Risen, Sherman reports, has been badgering the eds to abandon their ninny status on a number of issues over the years including, coincidentally enough, Judith Miller's wish-fulfillment reporting on WMD. If there's an award for fixing the system from the inside out, I nominate James Risen.

Evan Derkacz is a New York-based writer and contributor to AlterNet

Tuesday, December 20, 2005

The Only Corporate Media Story That I Could Find Siding With The Screwed Transit Workers...

MICHAEL POWELL AND MICHELLE GARCIA, WASHINGTON POST - As the 34,000-member Transport Workers Union edged closer to a strike that would close the nation's largest bus-and-subway system, many conductors and track workers, token booth clerks and bus drivers have spoken with a voice seldom heard these days in New York. This city tends to be viewed through the gold-leafed windows of Manhattan and brownstone Brooklyn, where the median income is twice that of the rest of the city and jobs come with white collars, where three-bedroom apartments sell for more than $1 million and several dozen restaurants open each month.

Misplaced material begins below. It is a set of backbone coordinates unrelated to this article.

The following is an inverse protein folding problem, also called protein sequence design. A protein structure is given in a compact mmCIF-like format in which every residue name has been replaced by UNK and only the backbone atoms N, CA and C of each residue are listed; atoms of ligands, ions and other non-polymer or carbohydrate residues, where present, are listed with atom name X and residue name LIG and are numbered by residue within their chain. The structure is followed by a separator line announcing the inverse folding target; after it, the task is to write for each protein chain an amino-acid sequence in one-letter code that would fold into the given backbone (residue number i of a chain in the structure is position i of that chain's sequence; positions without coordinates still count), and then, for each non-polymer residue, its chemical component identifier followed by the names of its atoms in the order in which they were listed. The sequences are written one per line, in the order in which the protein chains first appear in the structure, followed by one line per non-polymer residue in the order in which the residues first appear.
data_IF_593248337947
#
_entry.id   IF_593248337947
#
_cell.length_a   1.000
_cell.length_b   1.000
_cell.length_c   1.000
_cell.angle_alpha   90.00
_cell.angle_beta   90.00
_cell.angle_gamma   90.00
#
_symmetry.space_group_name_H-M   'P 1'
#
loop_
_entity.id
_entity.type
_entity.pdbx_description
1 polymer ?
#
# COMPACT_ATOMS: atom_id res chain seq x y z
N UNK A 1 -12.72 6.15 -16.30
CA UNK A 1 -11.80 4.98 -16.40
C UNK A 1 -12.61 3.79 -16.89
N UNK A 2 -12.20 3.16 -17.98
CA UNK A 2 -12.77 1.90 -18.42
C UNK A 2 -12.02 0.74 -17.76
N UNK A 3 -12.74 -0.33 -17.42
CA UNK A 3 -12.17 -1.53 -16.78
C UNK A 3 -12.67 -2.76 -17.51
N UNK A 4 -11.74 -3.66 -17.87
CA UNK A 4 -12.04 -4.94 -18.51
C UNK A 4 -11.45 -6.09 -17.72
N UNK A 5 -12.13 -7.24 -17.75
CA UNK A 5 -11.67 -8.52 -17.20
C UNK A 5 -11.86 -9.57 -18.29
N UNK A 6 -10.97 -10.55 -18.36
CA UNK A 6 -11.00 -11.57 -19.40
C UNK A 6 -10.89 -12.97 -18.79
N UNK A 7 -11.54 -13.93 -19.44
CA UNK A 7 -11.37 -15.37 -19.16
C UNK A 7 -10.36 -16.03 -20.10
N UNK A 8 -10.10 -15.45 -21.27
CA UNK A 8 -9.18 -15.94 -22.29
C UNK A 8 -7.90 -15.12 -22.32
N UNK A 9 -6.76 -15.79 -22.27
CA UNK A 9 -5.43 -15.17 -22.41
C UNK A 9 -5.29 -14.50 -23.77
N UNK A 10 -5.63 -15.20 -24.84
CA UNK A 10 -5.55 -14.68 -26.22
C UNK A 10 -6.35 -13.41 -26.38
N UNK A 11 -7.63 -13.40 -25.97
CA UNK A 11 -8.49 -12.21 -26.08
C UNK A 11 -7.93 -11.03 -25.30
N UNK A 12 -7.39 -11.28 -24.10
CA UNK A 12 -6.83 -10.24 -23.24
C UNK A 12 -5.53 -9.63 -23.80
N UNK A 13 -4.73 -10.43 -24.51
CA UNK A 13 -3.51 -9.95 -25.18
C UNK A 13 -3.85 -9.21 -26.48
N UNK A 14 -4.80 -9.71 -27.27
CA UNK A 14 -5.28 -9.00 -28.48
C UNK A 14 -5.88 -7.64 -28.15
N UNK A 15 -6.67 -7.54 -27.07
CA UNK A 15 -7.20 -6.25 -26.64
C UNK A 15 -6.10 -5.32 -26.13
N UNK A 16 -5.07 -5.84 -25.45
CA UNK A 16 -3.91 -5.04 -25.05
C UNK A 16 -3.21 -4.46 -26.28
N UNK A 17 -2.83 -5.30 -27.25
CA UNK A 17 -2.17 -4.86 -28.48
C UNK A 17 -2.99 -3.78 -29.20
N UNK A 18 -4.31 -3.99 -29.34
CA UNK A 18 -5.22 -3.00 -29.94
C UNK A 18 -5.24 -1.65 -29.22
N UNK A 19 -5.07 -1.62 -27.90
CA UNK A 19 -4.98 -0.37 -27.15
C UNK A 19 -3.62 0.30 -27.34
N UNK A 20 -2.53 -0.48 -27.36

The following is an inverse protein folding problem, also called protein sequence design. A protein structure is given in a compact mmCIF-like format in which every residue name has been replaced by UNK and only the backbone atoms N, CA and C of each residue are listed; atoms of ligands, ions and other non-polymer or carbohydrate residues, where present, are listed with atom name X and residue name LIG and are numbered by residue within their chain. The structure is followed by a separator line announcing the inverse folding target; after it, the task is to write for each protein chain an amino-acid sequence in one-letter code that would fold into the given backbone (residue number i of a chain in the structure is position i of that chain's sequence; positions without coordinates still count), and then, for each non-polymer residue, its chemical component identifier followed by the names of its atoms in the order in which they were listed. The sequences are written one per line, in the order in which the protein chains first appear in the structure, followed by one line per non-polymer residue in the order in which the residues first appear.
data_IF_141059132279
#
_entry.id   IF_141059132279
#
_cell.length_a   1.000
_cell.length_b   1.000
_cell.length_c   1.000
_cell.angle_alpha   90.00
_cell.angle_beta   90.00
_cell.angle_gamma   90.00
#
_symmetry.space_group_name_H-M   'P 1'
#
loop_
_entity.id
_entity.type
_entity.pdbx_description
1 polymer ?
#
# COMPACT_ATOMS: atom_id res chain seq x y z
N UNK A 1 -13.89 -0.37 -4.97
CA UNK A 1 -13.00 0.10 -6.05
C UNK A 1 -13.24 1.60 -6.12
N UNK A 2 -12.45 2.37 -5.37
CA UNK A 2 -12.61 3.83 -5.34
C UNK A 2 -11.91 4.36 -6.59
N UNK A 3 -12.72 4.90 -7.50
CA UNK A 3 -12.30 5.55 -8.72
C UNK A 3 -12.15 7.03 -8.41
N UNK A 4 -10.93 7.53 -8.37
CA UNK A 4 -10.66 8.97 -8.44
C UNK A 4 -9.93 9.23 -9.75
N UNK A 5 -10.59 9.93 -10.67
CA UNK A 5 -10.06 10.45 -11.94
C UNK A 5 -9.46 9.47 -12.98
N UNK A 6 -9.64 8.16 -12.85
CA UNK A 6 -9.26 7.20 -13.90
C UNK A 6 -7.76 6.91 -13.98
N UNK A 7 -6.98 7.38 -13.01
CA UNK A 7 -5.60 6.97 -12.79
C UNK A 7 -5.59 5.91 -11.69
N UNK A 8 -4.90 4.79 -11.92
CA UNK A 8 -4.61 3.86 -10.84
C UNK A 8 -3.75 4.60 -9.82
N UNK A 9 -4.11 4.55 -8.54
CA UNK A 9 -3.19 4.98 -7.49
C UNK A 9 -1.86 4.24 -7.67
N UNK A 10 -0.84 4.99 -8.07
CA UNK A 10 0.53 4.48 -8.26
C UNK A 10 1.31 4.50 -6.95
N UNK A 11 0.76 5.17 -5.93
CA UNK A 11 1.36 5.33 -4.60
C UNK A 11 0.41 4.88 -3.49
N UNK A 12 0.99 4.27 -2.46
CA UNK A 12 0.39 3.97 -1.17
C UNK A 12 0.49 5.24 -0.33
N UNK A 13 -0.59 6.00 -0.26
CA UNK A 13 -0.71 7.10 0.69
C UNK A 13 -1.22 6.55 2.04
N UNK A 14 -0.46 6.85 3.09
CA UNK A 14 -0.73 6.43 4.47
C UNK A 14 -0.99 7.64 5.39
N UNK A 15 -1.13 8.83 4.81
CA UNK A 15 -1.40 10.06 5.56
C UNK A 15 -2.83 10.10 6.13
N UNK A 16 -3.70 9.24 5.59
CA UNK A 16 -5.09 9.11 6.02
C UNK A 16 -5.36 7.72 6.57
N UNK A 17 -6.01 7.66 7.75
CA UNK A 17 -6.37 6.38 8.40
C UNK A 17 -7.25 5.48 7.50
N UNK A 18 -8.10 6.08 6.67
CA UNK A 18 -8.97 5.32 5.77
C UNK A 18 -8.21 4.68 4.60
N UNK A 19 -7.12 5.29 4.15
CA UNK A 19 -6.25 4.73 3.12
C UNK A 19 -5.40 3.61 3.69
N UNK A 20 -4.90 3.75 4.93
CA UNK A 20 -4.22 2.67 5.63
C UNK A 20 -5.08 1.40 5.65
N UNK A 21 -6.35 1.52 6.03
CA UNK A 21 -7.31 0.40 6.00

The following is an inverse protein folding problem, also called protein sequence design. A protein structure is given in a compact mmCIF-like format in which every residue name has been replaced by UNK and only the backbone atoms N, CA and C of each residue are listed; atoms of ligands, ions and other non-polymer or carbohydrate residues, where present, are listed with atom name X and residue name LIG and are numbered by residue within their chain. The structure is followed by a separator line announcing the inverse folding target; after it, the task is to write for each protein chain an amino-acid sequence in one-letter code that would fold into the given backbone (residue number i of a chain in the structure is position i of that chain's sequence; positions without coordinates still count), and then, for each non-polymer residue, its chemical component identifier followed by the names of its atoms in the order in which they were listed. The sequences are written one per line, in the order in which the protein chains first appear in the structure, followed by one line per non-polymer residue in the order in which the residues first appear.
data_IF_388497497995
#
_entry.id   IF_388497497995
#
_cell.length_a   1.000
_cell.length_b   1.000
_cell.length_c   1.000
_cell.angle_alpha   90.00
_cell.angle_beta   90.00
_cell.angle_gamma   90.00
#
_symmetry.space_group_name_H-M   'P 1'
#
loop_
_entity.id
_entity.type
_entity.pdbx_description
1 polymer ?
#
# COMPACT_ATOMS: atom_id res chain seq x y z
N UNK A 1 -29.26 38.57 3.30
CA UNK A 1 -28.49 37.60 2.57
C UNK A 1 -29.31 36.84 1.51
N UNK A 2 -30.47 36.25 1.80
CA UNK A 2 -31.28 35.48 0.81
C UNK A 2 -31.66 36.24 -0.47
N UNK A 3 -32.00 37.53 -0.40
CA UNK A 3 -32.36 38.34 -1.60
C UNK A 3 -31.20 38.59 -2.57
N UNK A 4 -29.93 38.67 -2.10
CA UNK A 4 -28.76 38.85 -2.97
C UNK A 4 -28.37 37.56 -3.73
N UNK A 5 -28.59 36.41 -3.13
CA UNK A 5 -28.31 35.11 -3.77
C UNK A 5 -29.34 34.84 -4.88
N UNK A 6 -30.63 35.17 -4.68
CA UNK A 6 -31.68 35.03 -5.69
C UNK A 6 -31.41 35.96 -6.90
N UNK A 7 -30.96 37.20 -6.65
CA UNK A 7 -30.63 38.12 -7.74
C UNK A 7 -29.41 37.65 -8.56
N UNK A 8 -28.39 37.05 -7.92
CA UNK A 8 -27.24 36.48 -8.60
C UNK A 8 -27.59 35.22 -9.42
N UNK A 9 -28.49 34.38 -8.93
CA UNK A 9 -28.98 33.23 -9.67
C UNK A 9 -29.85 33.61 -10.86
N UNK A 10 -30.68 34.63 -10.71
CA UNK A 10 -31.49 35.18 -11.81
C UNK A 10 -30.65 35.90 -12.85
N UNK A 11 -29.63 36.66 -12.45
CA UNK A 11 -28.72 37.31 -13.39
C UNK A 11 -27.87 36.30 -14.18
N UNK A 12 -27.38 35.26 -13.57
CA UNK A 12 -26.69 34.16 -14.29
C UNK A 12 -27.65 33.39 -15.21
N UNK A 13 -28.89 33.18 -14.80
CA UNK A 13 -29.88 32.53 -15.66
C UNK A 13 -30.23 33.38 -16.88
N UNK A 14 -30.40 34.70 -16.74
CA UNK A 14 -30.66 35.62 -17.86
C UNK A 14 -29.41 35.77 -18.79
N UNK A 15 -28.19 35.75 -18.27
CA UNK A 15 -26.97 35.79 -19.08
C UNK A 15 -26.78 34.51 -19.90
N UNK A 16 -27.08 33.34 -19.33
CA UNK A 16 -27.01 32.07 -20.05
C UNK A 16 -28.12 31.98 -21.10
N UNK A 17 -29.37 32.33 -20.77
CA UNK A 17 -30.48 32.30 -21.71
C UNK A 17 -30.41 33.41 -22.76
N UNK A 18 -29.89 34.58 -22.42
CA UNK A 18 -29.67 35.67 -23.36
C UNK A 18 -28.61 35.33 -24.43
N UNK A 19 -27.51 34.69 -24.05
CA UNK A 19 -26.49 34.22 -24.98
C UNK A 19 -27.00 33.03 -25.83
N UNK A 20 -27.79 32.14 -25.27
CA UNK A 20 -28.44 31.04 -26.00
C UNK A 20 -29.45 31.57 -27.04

As Mayor Michael R. Bloomberg, himself a billionaire, put it a few years back, New York is a luxury item -- and residents, he suggested, happily pay for the pleasure of living here. But the transit workers' voice is that of median-income New Yorkers, the millions who make $40,000 to $60,000 a year and who are ever more hard-pressed. Middle-class incomes in New York, according to the Fiscal Policy Institute, a labor-funded group, have declined by 11.9 percent relative to inflation in the past 13 years.

By contrast, incomes for the top-fifth of New York earners have increased by 26 percent. Inflation runs close to 5 percent in the city, and housing prices have shot up 85 percent. Few middle- and working-class families can afford to buy a home or apartment, even in the most far-flung neighborhoods. . .

In New York, once a bastion of unionized labor, only 55 percent of private-sector workers receive health benefits, a figure that is lower than the national average. . .

The Transport Workers Union, whose militant roots reach back into the Irish and Italian migrations of the early 20th century, is a tough adversary. To speak of labor-management dialogue has often been an oxymoron; labor negotiations and strikes are approached as set battles. When a judge jailed transit union leader Mike Quill during a 1966 strike (it is illegal for public employees to strike in New York state), Quill responded: "The judge can drop dead in his black robes. I don't care if I rot in jail."

Quote of the Day